* H1 pretax profit 266 mln stg vs forecast 259 mln
* Group sales up 16 pct to 3.46 bln stg
* Interim dividend up 20 pct to 2.4 pence
* Profit at driveline autos unit up 29 pct, aero up 8 pct
* Shares rise 1 pct
By Rhys Jones
LONDON, July 31 (Reuters) - British car and plane parts maker GKN Plc said first-half profit rose by a third, driven by strong growth at its automotive business on the back of robust luxury car sales.
The group’s Driveline unit, which makes products such as driveshafts, chassis and axles, reported a 29 percent rise in profit in the six months to the end of June.
The division, whose biggest customers include Audi , BMW and Volkswagen, accounts for around half of group sales and has been boosted by the contribution of Getrag Driveline Products, which it bought last year, and continued growth in luxury car sales.
“The premium end of the market is the area that is doing better, especially in China and Europe, though in south Europe small cars are still not doing so well,” GKN’s chief executive Nigel Stein told reporters.
European car sales fell almost 7 percent in the first half of the year. However, sales at Fiat, Seat, Renault , Opel and its British equivalent Vauxhall have all tumbled by about 15 percent.
Luxury car makers such as Britain’s Jaguar Land Rover have benefited from robust sales growth in China, the world’s largest auto market, where demand for premium vehicles has continued to surge despite fears over slowing economic growth.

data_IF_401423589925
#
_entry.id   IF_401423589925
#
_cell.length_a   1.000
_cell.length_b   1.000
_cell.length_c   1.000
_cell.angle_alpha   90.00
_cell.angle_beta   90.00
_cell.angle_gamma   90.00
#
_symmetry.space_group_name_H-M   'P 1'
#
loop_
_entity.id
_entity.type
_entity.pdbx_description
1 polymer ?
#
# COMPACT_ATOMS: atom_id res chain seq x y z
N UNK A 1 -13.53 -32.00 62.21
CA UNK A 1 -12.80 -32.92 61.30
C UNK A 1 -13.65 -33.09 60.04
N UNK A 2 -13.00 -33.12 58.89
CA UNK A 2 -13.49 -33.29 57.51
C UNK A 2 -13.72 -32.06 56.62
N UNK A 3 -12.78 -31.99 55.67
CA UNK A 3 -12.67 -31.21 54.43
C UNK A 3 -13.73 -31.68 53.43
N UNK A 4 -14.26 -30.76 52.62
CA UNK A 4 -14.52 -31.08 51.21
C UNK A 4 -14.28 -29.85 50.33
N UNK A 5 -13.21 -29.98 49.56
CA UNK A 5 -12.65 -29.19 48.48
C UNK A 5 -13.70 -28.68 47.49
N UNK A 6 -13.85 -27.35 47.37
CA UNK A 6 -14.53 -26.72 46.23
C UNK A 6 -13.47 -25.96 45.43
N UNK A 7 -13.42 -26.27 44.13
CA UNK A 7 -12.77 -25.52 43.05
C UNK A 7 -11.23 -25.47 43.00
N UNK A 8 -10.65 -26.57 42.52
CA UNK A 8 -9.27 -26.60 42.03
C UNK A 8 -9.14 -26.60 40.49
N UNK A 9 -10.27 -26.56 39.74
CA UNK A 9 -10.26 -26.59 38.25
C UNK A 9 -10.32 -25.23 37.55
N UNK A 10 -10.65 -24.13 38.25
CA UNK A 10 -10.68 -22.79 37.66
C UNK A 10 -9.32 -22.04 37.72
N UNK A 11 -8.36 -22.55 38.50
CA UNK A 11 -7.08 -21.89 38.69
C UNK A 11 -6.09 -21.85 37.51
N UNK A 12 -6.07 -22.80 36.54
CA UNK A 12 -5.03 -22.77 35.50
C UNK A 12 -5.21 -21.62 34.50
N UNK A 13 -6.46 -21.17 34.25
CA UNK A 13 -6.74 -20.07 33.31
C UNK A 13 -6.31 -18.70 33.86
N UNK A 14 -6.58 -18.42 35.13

“In China the market is up about 6 percent but premium has done much better than that,” said Stein. “Between 6 and 8 percent is where growth in China is running and we don’t see that changing this year.”
GKN said global light vehicle production rose by around 9 percent during the period but it expects this to fall slightly in the second half.
The FTSE 100 company on Tuesday said group pretax profit rose 33 percent to 266 million pounds in the six months to the end of June, while revenues rose 16 percent to 3.46 billion pounds.
GKN was expected to report an average first half pretax profit of 259 million pounds and is forecast to deliver annual profit of 491 million pounds, according to Thomson Reuters data.
“We sense that sentiment towards GKN is still being heavily swayed by caution about global light vehicle production, but GKN is likely to be able to generate at worst a robust performance in the second half of 2012 and 2013, in our view,” said Jefferies analyst Sandy Morris.
Shares in GKN, which have risen 14 percent in 2012, were 1 percent up at 212.75 pence by 0800 GMT, valuing the business at around 3.4 billion pounds.
GKN, which earlier this month bought Volvo’s aerospace division for $990 million, increased the interim dividend by 20 percent to 2.4 pence.
The company said its aerospace unit, which makes airframes for Airbus and Boeing, delivered an 8 percent rise in profit during the period, helped by the ramp-up of several civil aerospace programmes, which have offset falling military sales.
Europe’s Airbus and U.S. rival Boeing are ramping up output to meet a surge in demand for fuel-saving jets and are targeting more than 1,100 deliveries this year, in response to growing demand from airlines for new fuel-efficient planes.
Airbus last week announced a three-month delay to the A350 following a glitch in wing production.
“On the A350 we have overcome difficulties and are doing well,” said Stein. “We are able to satisfy Airbus’ demand on the A350. The effect is minimal in terms of the slight delay they announced last week and I don’t think the financial impact will be large.”